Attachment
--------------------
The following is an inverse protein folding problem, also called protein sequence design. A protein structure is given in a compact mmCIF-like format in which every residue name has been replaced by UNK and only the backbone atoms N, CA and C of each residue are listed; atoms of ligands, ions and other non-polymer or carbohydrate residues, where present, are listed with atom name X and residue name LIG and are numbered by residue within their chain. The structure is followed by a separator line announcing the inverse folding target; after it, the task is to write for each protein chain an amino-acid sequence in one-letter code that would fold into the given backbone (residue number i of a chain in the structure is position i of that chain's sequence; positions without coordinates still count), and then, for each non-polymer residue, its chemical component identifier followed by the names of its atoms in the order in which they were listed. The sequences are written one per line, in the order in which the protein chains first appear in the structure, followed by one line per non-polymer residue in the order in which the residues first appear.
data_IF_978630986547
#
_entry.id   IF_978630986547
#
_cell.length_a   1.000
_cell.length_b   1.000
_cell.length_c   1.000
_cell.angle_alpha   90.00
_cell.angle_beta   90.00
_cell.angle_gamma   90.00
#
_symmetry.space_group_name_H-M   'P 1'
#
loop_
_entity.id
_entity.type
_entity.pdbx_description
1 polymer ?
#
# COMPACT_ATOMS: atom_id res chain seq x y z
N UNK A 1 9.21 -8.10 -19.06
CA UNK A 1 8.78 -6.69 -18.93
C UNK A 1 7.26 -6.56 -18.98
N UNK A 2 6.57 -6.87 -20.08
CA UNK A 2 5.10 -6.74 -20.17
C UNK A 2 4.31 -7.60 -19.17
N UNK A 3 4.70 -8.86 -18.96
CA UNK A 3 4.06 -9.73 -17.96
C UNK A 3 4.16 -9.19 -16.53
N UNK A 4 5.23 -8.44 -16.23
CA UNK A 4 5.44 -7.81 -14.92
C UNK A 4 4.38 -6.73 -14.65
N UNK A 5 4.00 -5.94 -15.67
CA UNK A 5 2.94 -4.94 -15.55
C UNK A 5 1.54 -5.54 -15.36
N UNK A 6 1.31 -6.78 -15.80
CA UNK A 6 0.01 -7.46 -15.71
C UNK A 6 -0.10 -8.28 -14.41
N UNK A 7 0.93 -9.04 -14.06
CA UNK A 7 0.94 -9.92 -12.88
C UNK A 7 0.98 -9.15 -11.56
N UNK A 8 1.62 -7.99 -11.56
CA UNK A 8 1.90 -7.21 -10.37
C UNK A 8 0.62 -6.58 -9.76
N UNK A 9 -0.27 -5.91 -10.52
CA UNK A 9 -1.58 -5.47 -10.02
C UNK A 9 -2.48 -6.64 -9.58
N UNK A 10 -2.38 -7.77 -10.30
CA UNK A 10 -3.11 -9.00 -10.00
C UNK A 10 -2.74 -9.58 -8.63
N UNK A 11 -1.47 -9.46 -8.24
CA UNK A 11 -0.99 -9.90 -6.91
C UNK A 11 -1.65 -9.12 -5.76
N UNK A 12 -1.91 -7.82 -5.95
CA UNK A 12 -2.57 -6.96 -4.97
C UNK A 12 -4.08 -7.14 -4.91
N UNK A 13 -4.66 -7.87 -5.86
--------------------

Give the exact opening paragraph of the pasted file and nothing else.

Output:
The following is an inverse protein folding problem, also called protein sequence design. A protein structure is given in a compact mmCIF-like format in which every residue name has been replaced by UNK and only the backbone atoms N, CA and C of each residue are listed; atoms of ligands, ions and other non-polymer or carbohydrate residues, where present, are listed with atom name X and residue name LIG and are numbered by residue within their chain. The structure is followed by a separator line announcing the inverse folding target; after it, the task is to write for each protein chain an amino-acid sequence in one-letter code that would fold into the given backbone (residue number i of a chain in the structure is position i of that chain's sequence; positions without coordinates still count), and then, for each non-polymer residue, its chemical component identifier followed by the names of its atoms in the order in which they were listed. The sequences are written one per line, in the order in which the protein chains first appear in the structure, followed by one line per non-polymer residue in the order in which the residues first appear.